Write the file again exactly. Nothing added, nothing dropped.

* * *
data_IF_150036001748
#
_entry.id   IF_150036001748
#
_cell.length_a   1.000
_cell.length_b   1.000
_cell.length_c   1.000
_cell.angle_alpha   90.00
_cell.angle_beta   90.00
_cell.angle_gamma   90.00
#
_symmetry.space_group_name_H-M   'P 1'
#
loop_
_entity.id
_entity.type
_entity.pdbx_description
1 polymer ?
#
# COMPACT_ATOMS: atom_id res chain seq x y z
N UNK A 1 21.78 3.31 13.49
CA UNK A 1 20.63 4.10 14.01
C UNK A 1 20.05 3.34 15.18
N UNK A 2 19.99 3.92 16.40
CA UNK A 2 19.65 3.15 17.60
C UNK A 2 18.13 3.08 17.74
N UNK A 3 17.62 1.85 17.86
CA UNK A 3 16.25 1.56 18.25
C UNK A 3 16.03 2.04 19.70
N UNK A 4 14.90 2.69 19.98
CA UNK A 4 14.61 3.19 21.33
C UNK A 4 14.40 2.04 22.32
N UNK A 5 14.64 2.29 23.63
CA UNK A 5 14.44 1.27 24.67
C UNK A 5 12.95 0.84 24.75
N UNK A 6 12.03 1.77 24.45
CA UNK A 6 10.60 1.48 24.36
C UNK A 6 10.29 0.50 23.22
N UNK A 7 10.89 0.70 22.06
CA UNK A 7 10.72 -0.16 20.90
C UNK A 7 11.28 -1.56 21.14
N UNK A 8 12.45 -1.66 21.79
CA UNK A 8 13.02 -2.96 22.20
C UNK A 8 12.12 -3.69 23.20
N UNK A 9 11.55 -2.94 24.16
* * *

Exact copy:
data_IF_150036001748
#
_entry.id   IF_150036001748
#
_cell.length_a   1.000
_cell.length_b   1.000
_cell.length_c   1.000
_cell.angle_alpha   90.00
_cell.angle_beta   90.00
_cell.angle_gamma   90.00
#
_symmetry.space_group_name_H-M   'P 1'
#
loop_
_entity.id
_entity.type
_entity.pdbx_description
1 polymer ?
#
# COMPACT_ATOMS: atom_id res chain seq x y z
N UNK A 1 21.78 3.31 13.49
CA UNK A 1 20.63 4.10 14.01
C UNK A 1 20.05 3.34 15.18
N UNK A 2 19.99 3.92 16.40
CA UNK A 2 19.65 3.15 17.60
C UNK A 2 18.13 3.08 17.74
N UNK A 3 17.62 1.85 17.86
CA UNK A 3 16.25 1.56 18.25
C UNK A 3 16.03 2.04 19.70
N UNK A 4 14.90 2.69 19.98
CA UNK A 4 14.61 3.19 21.33
C UNK A 4 14.40 2.04 22.32
N UNK A 5 14.64 2.29 23.63
CA UNK A 5 14.44 1.27 24.67
C UNK A 5 12.95 0.84 24.75
N UNK A 6 12.03 1.77 24.45
CA UNK A 6 10.60 1.48 24.36
C UNK A 6 10.29 0.50 23.22
N UNK A 7 10.89 0.70 22.06
CA UNK A 7 10.72 -0.16 20.90
C UNK A 7 11.28 -1.56 21.14
N UNK A 8 12.45 -1.66 21.79
CA UNK A 8 13.02 -2.96 22.20
C UNK A 8 12.12 -3.69 23.20
N UNK A 9 11.55 -2.94 24.16